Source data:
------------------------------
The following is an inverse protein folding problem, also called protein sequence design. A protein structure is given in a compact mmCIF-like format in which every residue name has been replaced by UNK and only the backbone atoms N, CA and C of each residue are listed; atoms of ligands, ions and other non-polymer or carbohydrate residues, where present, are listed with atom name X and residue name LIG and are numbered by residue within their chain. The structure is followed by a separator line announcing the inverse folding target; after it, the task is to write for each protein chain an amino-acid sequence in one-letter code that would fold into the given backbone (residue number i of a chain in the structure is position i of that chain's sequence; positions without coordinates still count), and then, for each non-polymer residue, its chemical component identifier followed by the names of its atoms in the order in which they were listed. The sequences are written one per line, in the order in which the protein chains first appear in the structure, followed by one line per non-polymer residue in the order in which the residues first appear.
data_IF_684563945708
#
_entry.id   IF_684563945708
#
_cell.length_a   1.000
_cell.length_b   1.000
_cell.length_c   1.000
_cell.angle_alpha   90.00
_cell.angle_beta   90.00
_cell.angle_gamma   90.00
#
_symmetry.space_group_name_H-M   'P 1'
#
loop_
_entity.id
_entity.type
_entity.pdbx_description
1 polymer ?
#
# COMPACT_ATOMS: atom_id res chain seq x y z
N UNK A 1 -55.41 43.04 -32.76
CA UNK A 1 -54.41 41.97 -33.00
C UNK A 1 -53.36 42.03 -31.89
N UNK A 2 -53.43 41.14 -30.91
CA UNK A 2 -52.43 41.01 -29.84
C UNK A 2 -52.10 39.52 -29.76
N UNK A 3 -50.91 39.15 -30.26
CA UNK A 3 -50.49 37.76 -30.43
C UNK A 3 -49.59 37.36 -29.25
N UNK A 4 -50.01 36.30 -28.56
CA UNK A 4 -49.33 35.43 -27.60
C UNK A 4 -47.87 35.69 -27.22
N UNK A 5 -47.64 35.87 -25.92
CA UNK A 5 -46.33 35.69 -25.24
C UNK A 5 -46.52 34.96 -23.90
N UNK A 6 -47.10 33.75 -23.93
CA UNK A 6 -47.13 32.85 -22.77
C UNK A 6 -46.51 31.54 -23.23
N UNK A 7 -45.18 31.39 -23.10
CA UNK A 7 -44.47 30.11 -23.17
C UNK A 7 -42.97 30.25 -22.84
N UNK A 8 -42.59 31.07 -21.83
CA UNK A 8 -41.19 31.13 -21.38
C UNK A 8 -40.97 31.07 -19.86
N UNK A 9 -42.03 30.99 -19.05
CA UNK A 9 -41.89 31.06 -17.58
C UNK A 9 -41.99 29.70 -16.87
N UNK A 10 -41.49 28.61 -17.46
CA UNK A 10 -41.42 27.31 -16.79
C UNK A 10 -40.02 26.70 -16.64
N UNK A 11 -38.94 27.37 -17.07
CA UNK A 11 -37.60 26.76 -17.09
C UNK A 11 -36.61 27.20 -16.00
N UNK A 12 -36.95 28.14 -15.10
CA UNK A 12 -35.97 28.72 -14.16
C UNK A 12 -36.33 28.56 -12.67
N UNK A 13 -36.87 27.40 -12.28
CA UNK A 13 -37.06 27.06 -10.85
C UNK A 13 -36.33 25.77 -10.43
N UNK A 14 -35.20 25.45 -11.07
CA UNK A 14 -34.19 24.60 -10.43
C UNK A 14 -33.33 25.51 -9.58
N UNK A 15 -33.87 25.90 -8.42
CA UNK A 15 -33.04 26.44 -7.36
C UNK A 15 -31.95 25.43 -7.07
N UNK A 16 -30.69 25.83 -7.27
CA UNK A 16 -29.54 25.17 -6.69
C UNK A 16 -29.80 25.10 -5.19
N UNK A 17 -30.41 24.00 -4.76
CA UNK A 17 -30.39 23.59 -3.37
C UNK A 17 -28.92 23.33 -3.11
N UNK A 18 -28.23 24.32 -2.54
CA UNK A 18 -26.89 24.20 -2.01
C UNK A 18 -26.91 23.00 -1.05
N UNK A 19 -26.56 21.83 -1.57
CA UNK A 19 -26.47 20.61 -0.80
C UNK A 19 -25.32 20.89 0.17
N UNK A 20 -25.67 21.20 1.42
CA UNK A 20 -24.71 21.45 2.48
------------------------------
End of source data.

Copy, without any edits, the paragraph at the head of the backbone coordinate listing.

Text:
The following is an inverse protein folding problem, also called protein sequence design. A protein structure is given in a compact mmCIF-like format in which every residue name has been replaced by UNK and only the backbone atoms N, CA and C of each residue are listed; atoms of ligands, ions and other non-polymer or carbohydrate residues, where present, are listed with atom name X and residue name LIG and are numbered by residue within their chain. The structure is followed by a separator line announcing the inverse folding target; after it, the task is to write for each protein chain an amino-acid sequence in one-letter code that would fold into the given backbone (residue number i of a chain in the structure is position i of that chain's sequence; positions without coordinates still count), and then, for each non-polymer residue, its chemical component identifier followed by the names of its atoms in the order in which they were listed. The sequences are written one per line, in the order in which the protein chains first appear in the structure, followed by one line per non-polymer residue in the order in which the residues first appear.